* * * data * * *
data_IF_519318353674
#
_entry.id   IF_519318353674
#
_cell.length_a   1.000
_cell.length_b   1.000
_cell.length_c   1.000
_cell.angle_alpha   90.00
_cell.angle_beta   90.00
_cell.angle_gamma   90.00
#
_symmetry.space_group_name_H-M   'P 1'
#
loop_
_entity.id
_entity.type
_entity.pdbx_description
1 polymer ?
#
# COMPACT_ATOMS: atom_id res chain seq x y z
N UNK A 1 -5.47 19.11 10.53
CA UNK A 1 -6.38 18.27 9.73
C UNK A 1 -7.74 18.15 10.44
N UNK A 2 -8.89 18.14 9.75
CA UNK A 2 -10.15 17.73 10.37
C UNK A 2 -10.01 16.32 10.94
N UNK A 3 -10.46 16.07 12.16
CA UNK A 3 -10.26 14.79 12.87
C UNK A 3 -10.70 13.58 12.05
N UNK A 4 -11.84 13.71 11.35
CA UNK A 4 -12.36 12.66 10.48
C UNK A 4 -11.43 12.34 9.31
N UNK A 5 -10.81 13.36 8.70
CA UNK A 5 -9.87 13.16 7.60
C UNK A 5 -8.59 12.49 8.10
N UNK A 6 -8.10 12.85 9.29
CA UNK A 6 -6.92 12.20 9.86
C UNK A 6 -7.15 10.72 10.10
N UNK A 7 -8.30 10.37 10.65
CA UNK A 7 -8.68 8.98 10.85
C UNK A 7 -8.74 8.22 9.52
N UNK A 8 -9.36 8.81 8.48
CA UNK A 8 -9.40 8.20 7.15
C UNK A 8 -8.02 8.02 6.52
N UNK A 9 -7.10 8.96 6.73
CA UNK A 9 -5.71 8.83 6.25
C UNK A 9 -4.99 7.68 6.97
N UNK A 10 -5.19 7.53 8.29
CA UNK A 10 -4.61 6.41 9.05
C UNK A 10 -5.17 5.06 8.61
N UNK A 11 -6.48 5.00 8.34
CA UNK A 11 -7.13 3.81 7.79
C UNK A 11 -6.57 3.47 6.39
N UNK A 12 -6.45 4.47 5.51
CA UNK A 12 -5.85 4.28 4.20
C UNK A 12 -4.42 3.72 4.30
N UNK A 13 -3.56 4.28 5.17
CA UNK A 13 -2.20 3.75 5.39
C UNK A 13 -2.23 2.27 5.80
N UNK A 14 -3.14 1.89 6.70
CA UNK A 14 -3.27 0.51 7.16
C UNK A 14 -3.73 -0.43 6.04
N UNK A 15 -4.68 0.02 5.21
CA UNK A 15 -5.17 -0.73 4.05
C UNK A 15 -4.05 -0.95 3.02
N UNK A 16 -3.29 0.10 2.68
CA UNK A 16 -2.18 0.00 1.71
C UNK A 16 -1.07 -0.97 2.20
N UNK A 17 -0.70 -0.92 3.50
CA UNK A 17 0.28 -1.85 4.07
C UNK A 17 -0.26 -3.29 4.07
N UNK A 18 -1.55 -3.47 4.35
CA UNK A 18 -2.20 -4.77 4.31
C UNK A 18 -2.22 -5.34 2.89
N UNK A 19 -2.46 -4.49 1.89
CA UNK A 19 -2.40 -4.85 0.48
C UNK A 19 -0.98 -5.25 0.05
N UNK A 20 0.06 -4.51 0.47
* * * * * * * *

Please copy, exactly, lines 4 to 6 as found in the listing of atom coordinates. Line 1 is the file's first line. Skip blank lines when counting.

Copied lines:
#
_cell.length_a   1.000
_cell.length_b   1.000